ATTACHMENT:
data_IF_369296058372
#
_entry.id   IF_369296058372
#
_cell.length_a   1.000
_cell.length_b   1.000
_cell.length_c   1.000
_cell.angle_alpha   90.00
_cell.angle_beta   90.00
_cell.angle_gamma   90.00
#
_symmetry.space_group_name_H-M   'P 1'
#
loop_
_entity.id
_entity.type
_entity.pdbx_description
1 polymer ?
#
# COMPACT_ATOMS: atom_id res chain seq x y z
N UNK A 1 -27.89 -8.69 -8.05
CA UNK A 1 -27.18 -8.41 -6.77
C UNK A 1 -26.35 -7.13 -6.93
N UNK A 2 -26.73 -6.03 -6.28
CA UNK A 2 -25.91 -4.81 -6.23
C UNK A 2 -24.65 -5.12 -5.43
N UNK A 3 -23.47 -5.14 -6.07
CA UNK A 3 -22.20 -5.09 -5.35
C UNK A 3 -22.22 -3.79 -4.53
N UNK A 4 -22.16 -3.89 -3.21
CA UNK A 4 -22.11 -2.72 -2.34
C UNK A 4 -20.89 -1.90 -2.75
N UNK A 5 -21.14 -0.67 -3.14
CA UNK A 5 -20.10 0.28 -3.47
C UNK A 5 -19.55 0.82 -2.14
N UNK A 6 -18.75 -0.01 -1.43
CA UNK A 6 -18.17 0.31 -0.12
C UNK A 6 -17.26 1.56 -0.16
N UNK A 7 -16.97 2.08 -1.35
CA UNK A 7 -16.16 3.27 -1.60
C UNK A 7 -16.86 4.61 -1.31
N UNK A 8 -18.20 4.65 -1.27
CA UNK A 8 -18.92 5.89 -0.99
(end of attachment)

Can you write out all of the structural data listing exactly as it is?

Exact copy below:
data_IF_369296058372
#
_entry.id   IF_369296058372
#
_cell.length_a   1.000
_cell.length_b   1.000
_cell.length_c   1.000
_cell.angle_alpha   90.00
_cell.angle_beta   90.00
_cell.angle_gamma   90.00
#
_symmetry.space_group_name_H-M   'P 1'
#
loop_
_entity.id
_entity.type
_entity.pdbx_description
1 polymer ?
#
# COMPACT_ATOMS: atom_id res chain seq x y z
N UNK A 1 -27.89 -8.69 -8.05
CA UNK A 1 -27.18 -8.41 -6.77
C UNK A 1 -26.35 -7.13 -6.93
N UNK A 2 -26.73 -6.03 -6.28
CA UNK A 2 -25.91 -4.81 -6.23
C UNK A 2 -24.65 -5.12 -5.43
N UNK A 3 -23.47 -5.14 -6.07
CA UNK A 3 -22.20 -5.09 -5.35
C UNK A 3 -22.22 -3.79 -4.53
N UNK A 4 -22.16 -3.89 -3.21
CA UNK A 4 -22.11 -2.72 -2.34
C UNK A 4 -20.89 -1.90 -2.75
N UNK A 5 -21.14 -0.67 -3.14
CA UNK A 5 -20.10 0.28 -3.47
C UNK A 5 -19.55 0.82 -2.14
N UNK A 6 -18.75 -0.01 -1.43
CA UNK A 6 -18.17 0.31 -0.12
C UNK A 6 -17.26 1.56 -0.16
N UNK A 7 -16.97 2.08 -1.35
CA UNK A 7 -16.16 3.27 -1.60
C UNK A 7 -16.86 4.61 -1.31
N UNK A 8 -18.20 4.65 -1.27
CA UNK A 8 -18.92 5.89 -0.99